John Tierney, writing for the New York Times, serves up a fascinating piece on the role of nostalgia in our lives. He features the research of psychology professor Constantine Sedikides (U. Southampton, UK), who challenges the popular notion that nostalgia must be associated with sad melancholy. Here’s a snippet:
Nostalgia has been shown to counteract loneliness, boredom and anxiety. It makes people more generous to strangers and more tolerant of outsiders. Couples feel closer and look happier when they’re sharing nostalgic memories. On cold days, or in cold rooms, people use nostalgia to literally feel warmer.
Nostalgia does have its painful side — it’s a bittersweet emotion — but the net effect is to make life seem more meaningful and death less frightening. When people speak wistfully of the past, they typically become more optimistic and inspired about the future.
He includes a thought-provoking perspective from Dr. Sedikides:
“Nostalgia makes us a bit more human,” Dr. Sedikides says. He considers the first great nostalgist to be Odysseus, an itinerant who used memories of his family and home to get through hard times….
Not everyone regards nostalgia so positively. Writer and online “salon keeper” Stacy Horn, in her book Waiting for My Cats to Die: a morbid memoir (2001), calls nostalgia “both a self-inflicted wound and the morphine you take for the pain – a perfect reprieve from the cold, cruel light of an untampered-with day. It hurts, but it’s a good hurt.” I tend to agree, seeing nostalgia as a simultaneous pleasure/pain kinda thing.
The online version of the article links to Dr. Sedikides’s webpage. It includes a questionnaire called the “Southampton Nostalgia Scale,” which defines nostalgia as a “sentimental longing for the past.”
I answered the survey questions, and I clearly score off the charts. I think about my past a lot. I think about historical events and eras a lot, and I yearn to experience them. I probably could get soggy about the coffee I had with breakfast yesterday if the moment was right. I’ve been this way since I was a kid.
I understand how we often create memories that make certain times appear a lot rosier in the rear view mirror. Nevertheless, there are few times in my life that I’d truly like to live over again, not because I’ve had a bad life (overall I feel pretty fortunate), but rather because I know that the “do overs” we yearn for — the ones with the benefits of wisdom and hindsight — are impossible.
Nostalgic about work?
Because this is a blog mainly about work, here’s a question: Do you get nostalgic about any past work experiences? Why or why not?
I realize this may be a loaded question, especially for those who have found this blog because of very bad work experiences. However, even for those readers, perhaps memories of better jobs will serve as a salve to more recent experiences, and may provide some clues as to next steps. Or, for some, maybe they realize that the past should stay that way and that it’s time for something different.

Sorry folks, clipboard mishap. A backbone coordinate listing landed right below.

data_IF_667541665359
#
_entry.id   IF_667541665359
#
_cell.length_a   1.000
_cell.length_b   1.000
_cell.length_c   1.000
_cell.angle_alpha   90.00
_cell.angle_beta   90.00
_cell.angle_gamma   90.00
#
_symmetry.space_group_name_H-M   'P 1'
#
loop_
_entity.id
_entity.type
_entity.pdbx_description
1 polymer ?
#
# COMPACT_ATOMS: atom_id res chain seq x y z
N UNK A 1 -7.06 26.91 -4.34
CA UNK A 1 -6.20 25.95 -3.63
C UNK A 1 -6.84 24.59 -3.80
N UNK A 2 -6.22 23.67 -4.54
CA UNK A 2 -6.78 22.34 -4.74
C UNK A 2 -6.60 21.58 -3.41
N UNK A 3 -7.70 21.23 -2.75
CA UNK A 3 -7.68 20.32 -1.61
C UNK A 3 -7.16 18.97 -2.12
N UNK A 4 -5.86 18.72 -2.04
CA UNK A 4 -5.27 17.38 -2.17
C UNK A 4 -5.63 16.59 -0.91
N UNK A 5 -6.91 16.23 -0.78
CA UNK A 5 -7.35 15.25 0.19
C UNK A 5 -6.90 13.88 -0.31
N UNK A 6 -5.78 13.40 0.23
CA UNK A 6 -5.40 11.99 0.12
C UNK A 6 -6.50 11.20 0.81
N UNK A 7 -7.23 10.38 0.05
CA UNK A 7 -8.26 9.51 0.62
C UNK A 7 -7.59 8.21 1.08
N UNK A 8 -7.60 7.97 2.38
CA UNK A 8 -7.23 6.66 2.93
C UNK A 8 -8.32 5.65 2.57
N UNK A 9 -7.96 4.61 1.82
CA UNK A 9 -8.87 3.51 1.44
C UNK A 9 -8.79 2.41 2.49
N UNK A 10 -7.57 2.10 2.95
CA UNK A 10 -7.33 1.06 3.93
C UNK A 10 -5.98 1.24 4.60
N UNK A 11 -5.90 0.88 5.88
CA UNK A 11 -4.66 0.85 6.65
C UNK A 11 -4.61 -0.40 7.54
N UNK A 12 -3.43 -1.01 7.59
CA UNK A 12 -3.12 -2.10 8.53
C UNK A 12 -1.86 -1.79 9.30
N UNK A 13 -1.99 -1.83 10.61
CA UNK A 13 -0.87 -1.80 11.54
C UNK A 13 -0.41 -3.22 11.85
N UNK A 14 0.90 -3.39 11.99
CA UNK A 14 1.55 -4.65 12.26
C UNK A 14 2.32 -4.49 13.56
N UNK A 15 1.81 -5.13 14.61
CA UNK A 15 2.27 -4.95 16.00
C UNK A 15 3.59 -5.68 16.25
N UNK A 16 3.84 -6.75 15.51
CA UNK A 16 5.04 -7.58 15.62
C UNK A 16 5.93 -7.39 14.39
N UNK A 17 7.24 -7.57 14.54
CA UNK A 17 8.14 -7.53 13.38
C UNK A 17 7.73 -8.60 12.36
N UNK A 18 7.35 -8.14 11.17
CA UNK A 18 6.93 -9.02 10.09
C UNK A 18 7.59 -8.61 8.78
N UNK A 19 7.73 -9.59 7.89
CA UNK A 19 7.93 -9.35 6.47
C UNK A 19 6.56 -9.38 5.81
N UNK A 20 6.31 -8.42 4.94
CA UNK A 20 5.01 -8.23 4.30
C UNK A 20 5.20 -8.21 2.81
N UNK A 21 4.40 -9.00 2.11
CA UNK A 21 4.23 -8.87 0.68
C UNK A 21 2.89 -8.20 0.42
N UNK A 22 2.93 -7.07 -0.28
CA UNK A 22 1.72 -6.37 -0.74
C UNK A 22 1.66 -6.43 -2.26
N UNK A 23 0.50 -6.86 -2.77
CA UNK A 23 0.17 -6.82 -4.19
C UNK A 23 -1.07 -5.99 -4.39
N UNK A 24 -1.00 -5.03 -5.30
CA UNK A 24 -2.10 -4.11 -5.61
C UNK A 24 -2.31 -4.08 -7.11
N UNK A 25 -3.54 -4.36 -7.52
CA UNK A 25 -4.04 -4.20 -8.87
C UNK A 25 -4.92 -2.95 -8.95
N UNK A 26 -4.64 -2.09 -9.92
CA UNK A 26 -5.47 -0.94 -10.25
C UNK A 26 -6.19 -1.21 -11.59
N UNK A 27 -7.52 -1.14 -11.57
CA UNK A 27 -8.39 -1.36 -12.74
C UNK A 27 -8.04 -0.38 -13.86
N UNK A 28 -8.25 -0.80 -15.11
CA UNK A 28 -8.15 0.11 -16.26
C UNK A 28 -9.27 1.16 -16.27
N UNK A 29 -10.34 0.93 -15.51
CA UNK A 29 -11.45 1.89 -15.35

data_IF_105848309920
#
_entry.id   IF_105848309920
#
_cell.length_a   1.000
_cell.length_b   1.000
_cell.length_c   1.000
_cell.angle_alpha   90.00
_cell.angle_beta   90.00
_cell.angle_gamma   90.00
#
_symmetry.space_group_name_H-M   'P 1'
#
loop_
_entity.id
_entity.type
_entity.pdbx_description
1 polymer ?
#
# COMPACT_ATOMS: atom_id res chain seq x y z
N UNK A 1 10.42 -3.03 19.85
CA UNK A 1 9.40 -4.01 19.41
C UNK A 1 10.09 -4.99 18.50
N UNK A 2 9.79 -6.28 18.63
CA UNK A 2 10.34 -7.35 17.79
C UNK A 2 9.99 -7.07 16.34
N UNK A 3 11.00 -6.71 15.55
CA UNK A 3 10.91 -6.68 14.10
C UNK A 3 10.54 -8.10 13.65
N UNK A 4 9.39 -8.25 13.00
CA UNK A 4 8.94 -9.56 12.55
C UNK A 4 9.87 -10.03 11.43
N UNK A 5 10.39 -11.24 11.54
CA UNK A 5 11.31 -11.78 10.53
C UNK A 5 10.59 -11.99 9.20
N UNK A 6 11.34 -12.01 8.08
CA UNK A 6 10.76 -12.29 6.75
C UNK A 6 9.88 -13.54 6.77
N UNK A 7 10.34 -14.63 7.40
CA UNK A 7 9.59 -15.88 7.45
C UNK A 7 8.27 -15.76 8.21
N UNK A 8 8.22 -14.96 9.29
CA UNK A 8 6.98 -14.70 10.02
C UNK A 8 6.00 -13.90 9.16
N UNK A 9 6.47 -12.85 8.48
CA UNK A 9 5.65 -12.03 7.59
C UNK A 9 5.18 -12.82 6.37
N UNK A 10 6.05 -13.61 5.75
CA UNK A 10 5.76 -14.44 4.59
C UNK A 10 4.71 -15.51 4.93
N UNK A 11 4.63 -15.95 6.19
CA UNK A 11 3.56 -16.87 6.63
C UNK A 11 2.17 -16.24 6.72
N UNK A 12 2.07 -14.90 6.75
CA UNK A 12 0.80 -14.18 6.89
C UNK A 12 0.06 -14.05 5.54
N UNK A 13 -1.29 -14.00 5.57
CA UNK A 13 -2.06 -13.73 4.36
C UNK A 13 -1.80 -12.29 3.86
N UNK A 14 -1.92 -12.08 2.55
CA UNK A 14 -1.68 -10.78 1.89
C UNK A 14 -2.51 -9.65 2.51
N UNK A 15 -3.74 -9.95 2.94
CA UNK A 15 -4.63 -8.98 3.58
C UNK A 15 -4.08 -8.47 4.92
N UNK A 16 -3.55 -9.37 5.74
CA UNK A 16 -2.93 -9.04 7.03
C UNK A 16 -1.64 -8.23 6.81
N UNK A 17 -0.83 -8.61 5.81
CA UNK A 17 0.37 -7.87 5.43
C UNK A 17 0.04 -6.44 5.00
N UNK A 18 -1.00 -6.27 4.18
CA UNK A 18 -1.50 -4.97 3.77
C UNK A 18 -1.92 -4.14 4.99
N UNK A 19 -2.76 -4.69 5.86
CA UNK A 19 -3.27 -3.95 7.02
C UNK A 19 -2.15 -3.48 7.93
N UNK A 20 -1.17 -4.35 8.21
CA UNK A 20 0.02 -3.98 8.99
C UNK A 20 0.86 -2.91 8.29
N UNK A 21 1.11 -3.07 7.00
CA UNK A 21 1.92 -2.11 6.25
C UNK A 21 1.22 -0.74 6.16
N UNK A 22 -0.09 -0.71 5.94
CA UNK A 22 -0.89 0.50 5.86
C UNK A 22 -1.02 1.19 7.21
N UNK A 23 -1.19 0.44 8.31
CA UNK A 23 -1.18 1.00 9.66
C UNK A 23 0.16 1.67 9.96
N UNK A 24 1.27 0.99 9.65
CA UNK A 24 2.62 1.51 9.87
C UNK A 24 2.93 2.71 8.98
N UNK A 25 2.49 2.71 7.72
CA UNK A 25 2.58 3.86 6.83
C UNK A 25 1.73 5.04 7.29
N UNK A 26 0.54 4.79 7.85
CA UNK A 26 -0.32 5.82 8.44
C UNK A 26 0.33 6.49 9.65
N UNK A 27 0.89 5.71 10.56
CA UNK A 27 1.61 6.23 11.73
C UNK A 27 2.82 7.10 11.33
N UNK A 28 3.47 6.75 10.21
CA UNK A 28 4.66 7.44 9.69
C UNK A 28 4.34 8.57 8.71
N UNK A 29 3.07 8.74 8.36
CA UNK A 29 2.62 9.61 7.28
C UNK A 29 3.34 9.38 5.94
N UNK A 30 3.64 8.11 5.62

I get especially nostalgic about two work experiences. The first was my initial year as a Legal Aid lawyer in Manhattan, following my graduation from NYU’s law school. I was doing what I had set out to do when I started law school, working as a public interest lawyer. The pay was terrible (starting around $20,000, low even by mid-1980’s standards), but it didn’t matter that much. I enjoyed my work, and it was still possible to have a rich social and cultural life in New York City on a shoestring budget.
My second nostalgic focus: Returning to NYU after six years of legal practice as an instructor in its innovative first-year Lawyering Program. I had little idea that this would be the beginning of a teaching career, but I remember walking back to the program’s office suite after teaching my very first class, plopping myself on one of the couches, and exclaiming to our program administrator, “I can do this!” My three years of teaching in this program had a formative effect on how I think about education and learning.
Both clusters of memories, however, gloss over the fact that I was years away from discovering my true passions as a teacher, scholar, and advocate. I was clueless about a lot of things, and not exactly on the leading edge of emotional maturity. Perhaps that helps to explain why I don’t get nostalgic about the work I’ve been doing on workplace bullying, employee dignity, unpaid internships, and the like. It’s part of an ongoing present, a work-in-progress. There’s no sentimental past about this work, at least for now, even though I’ve been doing it for well over a decade.
So…thinking out loud…is being “in the moment” a “cure” for nostalgia? Dr. Sedikides probably would tell us that nostalgia doesn’t need a cure, but as a long-time sufferer I can attest to the hazards of excess and the need for balance.